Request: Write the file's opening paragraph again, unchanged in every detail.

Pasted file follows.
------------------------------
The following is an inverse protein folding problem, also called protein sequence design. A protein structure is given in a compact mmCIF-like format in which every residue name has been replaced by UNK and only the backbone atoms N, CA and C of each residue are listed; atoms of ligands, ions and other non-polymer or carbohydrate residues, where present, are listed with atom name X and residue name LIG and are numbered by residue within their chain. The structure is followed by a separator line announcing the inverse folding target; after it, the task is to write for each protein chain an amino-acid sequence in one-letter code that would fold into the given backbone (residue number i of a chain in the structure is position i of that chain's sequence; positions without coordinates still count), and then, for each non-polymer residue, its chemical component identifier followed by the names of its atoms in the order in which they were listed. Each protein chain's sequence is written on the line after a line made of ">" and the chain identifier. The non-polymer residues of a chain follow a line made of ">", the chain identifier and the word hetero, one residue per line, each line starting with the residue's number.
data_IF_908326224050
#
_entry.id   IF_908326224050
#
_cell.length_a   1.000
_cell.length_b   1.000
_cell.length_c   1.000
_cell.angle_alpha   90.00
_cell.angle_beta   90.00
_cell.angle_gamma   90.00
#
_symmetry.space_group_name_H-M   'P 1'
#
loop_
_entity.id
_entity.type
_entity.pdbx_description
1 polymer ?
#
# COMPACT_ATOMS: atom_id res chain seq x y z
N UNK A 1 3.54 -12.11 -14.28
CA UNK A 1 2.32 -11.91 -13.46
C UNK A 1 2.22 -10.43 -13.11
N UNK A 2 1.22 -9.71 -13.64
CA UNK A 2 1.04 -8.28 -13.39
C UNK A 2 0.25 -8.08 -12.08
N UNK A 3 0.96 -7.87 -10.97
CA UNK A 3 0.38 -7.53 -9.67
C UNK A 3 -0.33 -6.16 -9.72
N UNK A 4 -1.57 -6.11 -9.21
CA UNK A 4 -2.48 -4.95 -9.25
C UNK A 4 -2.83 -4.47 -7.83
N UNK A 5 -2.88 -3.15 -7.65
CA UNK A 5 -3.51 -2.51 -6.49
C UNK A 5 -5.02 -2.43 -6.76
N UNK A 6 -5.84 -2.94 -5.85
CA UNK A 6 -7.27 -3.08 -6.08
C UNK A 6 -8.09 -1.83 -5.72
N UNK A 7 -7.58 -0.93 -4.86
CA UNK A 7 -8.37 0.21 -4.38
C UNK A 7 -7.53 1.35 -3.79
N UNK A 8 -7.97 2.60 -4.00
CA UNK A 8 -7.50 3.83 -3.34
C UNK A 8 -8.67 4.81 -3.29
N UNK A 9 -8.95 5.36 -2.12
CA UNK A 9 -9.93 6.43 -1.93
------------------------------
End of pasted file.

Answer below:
The following is an inverse protein folding problem, also called protein sequence design. A protein structure is given in a compact mmCIF-like format in which every residue name has been replaced by UNK and only the backbone atoms N, CA and C of each residue are listed; atoms of ligands, ions and other non-polymer or carbohydrate residues, where present, are listed with atom name X and residue name LIG and are numbered by residue within their chain. The structure is followed by a separator line announcing the inverse folding target; after it, the task is to write for each protein chain an amino-acid sequence in one-letter code that would fold into the given backbone (residue number i of a chain in the structure is position i of that chain's sequence; positions without coordinates still count), and then, for each non-polymer residue, its chemical component identifier followed by the names of its atoms in the order in which they were listed. Each protein chain's sequence is written on the line after a line made of ">" and the chain identifier. The non-polymer residues of a chain follow a line made of ">", the chain identifier and the word hetero, one residue per line, each line starting with the residue's number.